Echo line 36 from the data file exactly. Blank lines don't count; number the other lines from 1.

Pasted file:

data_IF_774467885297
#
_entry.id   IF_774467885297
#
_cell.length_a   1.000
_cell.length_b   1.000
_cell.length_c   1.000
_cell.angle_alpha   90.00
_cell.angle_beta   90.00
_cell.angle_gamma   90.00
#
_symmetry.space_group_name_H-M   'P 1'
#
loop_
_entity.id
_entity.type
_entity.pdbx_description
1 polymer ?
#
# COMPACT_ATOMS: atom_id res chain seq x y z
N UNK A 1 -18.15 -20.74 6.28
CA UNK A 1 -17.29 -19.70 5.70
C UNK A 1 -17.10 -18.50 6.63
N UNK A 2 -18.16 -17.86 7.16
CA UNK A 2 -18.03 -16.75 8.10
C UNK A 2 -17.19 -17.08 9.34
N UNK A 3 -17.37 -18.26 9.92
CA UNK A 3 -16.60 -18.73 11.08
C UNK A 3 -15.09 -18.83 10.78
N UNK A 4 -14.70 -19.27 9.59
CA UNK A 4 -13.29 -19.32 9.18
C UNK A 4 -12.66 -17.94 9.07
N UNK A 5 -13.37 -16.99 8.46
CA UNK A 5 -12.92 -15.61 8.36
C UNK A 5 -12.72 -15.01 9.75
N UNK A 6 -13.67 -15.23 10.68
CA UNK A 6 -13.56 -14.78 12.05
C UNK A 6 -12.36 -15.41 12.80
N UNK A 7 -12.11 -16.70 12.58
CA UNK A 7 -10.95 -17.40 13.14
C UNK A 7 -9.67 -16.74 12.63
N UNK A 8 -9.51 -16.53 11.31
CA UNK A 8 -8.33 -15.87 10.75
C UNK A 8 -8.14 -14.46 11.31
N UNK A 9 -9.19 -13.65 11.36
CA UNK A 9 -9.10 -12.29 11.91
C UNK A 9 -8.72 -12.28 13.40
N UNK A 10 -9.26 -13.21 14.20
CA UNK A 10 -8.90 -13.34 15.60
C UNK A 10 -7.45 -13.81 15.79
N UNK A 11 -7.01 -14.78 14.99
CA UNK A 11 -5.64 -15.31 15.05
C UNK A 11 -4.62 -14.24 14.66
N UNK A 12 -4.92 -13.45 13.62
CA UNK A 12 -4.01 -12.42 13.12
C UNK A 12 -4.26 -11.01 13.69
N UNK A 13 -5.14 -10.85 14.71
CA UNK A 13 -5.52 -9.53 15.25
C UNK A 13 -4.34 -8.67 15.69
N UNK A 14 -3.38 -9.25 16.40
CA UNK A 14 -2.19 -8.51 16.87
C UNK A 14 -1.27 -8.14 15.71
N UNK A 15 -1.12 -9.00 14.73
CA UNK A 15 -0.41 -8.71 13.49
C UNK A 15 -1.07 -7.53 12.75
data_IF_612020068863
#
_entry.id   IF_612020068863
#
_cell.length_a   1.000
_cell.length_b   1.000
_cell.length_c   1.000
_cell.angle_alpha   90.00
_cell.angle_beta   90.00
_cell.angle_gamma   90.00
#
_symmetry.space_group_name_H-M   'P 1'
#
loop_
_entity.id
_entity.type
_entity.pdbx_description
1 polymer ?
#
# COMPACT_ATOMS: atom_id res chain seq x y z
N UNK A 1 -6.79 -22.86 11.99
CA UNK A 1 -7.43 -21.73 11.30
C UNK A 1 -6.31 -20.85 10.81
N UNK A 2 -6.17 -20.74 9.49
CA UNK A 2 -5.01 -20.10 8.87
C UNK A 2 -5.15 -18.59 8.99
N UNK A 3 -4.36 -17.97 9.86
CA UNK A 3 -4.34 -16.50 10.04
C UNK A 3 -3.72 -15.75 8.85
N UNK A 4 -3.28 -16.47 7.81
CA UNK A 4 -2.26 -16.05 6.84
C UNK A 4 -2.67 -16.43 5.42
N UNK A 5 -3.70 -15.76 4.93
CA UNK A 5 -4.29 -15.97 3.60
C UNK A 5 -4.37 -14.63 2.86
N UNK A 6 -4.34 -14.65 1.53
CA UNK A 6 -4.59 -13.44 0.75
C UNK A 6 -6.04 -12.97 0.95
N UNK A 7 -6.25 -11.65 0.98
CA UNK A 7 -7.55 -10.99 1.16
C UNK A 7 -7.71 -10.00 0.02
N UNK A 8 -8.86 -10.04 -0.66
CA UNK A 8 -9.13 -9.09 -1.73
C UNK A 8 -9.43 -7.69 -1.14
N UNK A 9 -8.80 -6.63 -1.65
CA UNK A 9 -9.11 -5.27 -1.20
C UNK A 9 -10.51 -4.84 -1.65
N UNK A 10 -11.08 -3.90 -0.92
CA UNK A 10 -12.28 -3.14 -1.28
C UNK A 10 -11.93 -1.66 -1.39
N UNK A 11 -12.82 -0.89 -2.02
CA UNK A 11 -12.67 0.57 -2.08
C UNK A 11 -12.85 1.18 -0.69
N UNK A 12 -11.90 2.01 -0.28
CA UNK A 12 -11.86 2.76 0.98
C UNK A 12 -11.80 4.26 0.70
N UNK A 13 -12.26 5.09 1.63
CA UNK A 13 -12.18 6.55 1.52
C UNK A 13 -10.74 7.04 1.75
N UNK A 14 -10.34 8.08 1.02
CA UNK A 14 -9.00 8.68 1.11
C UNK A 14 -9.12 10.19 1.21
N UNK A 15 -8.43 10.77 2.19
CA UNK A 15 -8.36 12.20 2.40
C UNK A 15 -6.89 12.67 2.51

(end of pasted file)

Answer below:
N UNK A 6 -13.67 -15.23 10.68